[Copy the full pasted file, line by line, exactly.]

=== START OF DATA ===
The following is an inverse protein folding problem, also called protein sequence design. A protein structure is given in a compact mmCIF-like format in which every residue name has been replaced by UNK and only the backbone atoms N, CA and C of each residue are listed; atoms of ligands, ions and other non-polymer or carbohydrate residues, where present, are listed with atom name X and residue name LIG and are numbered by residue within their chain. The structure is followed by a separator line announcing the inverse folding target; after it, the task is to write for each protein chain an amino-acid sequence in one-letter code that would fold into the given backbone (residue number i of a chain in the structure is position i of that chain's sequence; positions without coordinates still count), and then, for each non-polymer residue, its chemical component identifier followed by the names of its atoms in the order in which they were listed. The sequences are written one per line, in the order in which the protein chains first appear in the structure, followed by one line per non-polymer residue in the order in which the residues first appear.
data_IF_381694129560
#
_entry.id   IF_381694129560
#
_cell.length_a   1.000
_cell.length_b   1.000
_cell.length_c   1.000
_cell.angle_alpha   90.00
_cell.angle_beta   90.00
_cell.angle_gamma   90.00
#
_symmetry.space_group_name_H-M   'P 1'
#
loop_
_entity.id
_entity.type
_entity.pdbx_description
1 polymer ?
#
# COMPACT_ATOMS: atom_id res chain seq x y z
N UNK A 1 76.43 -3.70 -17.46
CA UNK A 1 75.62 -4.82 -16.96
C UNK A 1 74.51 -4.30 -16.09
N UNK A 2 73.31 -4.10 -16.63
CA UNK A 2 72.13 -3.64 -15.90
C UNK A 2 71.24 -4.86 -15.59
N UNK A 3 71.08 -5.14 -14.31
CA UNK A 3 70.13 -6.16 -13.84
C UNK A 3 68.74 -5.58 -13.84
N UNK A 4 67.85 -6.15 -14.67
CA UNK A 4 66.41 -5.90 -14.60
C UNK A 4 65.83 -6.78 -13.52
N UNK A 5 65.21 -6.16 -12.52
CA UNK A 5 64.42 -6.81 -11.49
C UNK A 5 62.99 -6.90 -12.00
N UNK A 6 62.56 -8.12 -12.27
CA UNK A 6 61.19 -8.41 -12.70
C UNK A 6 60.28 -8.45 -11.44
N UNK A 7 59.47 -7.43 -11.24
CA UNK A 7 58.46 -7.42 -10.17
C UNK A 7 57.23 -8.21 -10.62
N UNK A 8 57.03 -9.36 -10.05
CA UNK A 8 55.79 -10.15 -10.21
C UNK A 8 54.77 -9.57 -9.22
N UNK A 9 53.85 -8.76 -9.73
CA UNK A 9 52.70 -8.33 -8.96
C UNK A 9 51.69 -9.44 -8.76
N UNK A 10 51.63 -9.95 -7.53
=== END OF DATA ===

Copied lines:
The following is an inverse protein folding problem, also called protein sequence design. A protein structure is given in a compact mmCIF-like format in which every residue name has been replaced by UNK and only the backbone atoms N, CA and C of each residue are listed; atoms of ligands, ions and other non-polymer or carbohydrate residues, where present, are listed with atom name X and residue name LIG and are numbered by residue within their chain. The structure is followed by a separator line announcing the inverse folding target; after it, the task is to write for each protein chain an amino-acid sequence in one-letter code that would fold into the given backbone (residue number i of a chain in the structure is position i of that chain's sequence; positions without coordinates still count), and then, for each non-polymer residue, its chemical component identifier followed by the names of its atoms in the order in which they were listed. The sequences are written one per line, in the order in which the protein chains first appear in the structure, followed by one line per non-polymer residue in the order in which the residues first appear.
data_IF_381694129560
#
_entry.id   IF_381694129560
#
_cell.length_a   1.000
_cell.length_b   1.000
_cell.length_c   1.000
_cell.angle_alpha   90.00
_cell.angle_beta   90.00
_cell.angle_gamma   90.00
#
_symmetry.space_group_name_H-M   'P 1'
#
loop_
_entity.id
_entity.type
_entity.pdbx_description
1 polymer ?
#
# COMPACT_ATOMS: atom_id res chain seq x y z
N UNK A 1 76.43 -3.70 -17.46
CA UNK A 1 75.62 -4.82 -16.96
C UNK A 1 74.51 -4.30 -16.09
N UNK A 2 73.31 -4.10 -16.63
CA UNK A 2 72.13 -3.64 -15.90
C UNK A 2 71.24 -4.86 -15.59
N UNK A 3 71.08 -5.14 -14.31
CA UNK A 3 70.13 -6.16 -13.84
C UNK A 3 68.74 -5.58 -13.84
N UNK A 4 67.85 -6.15 -14.67
CA UNK A 4 66.41 -5.90 -14.60
C UNK A 4 65.83 -6.78 -13.52
N UNK A 5 65.21 -6.16 -12.52
CA UNK A 5 64.42 -6.81 -11.49
C UNK A 5 62.99 -6.90 -12.00
N UNK A 6 62.56 -8.12 -12.27
CA UNK A 6 61.19 -8.41 -12.70
C UNK A 6 60.28 -8.45 -11.44
N UNK A 7 59.47 -7.43 -11.24
CA UNK A 7 58.46 -7.42 -10.17
C UNK A 7 57.23 -8.21 -10.62
N UNK A 8 57.03 -9.36 -10.05
CA UNK A 8 55.79 -10.15 -10.21
C UNK A 8 54.77 -9.57 -9.22
N UNK A 9 53.85 -8.76 -9.73
CA UNK A 9 52.70 -8.33 -8.96
C UNK A 9 51.69 -9.44 -8.76
N UNK A 10 51.63 -9.95 -7.53